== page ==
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Sheridan’s eight tips to avoid common tender mistakes

by Chris Huckstepp •
Free resource

Do not assume that there will be a second opportunity to provide pricing during the tender process, Australian Government Chief Technology Officer and Procurement Coordinator John Sheridan cautioned suppliers at the GovInnovate Summit in Canberra yesterday.

In his presentation ‘New is not always innovative’, Sheridan listed eight mistakes that are frequently seen by the Department of Finance when reviewing tender responses.  

The mistakes are “gathered from our extensive experience in whole of government procurement - literally thousands of tender responses,” he said.

His first piece of advice was that ‘mandatory means mandatory’ – suppliers often fail to understand the mandatory requirements and conditions of the tender.

Secondly, do not assume that the tender team will know something about your business. “Write it down,” he said. The advice is especially relevant to incumbent suppliers.

Thirdly, suppliers need to address the criteria and endeavour to demonstrate ability. They often fail to provide factual and focused responses with examples, he said.

Sheridan’s fourth and fifth pieces of advice were ‘don’t be vague’ and ‘don’t submit unsubstantiated claims.’ Suppliers sometimes submit broad, vague and repetitious statements, and non-relevant marketing information, he said. They instead need to quantify and qualify responses – don’t submit meaningless claims such as “we will save you 50 per cent…” or “we are the only one,” he warned.  

The sixth piece of advice was to avoid cutting and pasting from previous non-relevant tender responses.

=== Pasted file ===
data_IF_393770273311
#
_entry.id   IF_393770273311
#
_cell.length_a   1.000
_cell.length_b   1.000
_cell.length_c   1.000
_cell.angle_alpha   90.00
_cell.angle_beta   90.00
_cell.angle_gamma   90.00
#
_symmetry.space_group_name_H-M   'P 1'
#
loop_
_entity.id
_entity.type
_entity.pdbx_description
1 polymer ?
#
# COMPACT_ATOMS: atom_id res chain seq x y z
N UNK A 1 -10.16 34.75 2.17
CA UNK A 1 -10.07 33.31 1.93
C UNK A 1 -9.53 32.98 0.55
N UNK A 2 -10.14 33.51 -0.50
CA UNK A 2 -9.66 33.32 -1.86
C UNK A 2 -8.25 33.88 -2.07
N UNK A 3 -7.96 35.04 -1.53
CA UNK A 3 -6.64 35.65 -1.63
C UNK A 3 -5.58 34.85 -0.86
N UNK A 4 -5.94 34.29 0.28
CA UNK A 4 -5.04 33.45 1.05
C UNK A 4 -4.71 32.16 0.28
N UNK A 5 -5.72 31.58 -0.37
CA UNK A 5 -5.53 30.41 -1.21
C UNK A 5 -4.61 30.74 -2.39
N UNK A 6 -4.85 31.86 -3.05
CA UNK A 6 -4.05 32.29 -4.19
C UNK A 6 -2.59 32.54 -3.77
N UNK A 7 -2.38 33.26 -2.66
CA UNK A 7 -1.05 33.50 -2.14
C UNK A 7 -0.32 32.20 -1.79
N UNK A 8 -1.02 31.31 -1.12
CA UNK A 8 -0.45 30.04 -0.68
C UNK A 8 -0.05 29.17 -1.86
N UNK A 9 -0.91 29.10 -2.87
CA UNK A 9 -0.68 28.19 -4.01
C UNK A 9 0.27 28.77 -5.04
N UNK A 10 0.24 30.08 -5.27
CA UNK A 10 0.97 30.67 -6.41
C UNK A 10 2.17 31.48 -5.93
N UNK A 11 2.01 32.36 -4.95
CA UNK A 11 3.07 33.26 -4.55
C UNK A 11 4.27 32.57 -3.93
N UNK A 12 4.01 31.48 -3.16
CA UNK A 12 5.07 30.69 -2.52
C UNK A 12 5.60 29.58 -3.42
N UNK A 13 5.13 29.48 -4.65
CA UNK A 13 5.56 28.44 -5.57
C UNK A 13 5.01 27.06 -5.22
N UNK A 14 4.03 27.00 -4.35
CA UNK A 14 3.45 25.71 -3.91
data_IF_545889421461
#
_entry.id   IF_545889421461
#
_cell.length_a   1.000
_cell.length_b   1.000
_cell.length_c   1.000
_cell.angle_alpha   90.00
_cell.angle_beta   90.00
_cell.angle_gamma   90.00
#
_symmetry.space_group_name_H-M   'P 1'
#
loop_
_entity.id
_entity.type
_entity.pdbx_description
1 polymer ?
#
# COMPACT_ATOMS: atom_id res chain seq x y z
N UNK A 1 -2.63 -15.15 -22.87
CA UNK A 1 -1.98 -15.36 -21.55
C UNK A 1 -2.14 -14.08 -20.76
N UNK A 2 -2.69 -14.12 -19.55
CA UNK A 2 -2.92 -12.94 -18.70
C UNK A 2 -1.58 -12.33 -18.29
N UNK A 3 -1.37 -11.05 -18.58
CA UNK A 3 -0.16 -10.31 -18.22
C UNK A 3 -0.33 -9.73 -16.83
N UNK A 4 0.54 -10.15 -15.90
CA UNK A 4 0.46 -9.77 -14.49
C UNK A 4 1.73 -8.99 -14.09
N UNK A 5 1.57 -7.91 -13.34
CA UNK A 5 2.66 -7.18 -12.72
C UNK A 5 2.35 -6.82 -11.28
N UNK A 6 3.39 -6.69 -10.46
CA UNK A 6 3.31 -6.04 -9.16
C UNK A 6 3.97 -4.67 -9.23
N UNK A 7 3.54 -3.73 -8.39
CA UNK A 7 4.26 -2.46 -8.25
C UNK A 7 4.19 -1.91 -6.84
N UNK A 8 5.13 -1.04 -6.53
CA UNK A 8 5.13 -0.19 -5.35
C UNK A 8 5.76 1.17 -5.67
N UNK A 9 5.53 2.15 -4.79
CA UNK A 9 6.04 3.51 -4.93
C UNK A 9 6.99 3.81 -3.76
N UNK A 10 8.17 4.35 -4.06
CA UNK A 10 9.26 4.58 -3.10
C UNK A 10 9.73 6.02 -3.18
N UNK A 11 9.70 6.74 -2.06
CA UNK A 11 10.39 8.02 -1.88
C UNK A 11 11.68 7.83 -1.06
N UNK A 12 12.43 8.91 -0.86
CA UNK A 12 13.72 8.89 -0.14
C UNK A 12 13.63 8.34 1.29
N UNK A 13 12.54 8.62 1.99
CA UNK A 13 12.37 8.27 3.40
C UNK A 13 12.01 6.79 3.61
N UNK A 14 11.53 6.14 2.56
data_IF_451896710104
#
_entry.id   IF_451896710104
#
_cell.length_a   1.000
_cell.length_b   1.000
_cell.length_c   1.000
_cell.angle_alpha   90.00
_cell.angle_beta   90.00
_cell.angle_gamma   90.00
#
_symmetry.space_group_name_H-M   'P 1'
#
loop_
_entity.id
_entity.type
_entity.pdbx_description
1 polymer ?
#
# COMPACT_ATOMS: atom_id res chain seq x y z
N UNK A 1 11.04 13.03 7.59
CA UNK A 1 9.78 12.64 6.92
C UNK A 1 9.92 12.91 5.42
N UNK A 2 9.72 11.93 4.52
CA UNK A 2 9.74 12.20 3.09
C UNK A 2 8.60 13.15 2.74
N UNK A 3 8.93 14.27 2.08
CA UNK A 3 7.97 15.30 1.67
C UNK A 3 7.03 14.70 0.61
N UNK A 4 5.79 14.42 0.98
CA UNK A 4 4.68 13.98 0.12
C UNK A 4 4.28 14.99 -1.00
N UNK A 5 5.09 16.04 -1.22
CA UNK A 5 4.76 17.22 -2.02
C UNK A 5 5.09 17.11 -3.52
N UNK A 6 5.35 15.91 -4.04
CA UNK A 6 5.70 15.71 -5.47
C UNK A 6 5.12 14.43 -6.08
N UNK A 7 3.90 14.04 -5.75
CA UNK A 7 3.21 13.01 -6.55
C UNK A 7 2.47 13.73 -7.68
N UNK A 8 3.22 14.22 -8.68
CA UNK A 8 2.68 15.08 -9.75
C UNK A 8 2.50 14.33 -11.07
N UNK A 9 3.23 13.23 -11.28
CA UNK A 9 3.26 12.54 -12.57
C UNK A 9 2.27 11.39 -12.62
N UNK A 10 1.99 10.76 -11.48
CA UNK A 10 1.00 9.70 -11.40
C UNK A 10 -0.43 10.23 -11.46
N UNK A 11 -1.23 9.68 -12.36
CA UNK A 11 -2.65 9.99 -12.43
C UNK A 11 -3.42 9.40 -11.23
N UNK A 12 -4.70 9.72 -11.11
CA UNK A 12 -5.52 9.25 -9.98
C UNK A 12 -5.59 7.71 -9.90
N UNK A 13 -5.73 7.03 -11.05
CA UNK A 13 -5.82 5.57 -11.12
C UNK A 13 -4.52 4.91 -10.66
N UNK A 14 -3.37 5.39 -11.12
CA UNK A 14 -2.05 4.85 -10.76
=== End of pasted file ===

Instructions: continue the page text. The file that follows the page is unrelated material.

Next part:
The seventh was to put your best offer forward the first time, as there will not always be a second opportunity. Don’t think you can game the system, he warned.

Lastly, Sheridan encouraged tender applicants to phone the procurement officer and ask questions. “Don’t guess,” he said. 

Sheridan also used the presentation to outline some of Finance’s initiatives to improve procurement processes for agencies and suppliers, including:

  • The Commonwealth Contracting Suite – intended to simplify and standardise Approach to Market (ATM), Response to ATM and contract documentation;
  • Dynamic Sourcing for Procurement (DS4P) – to assist lead agencies manage panels. “Entity buyers can search for panels and supplier capabilities that match their procurement requirements, create short lists, issue Requests for Quotation and accept quotations online,” said Sheridan; and
  • BuyRight – an “innovative” tool used by Finance to simplify procurement processes internally. “With the tool, procuring goods and services under $200,000 has been de-mystified. Finance has taken the approach that you should not require expertise outside your immediate work area to make purchasing decisions in this space,” he said.

Related articles:

Sheridan eyes future strategic sourcing opportunities for software

New WofG ICT contracting framework released

 

Jurisdiction
  • Federal
Category
  • IT Services
Sector
  • Finance & Services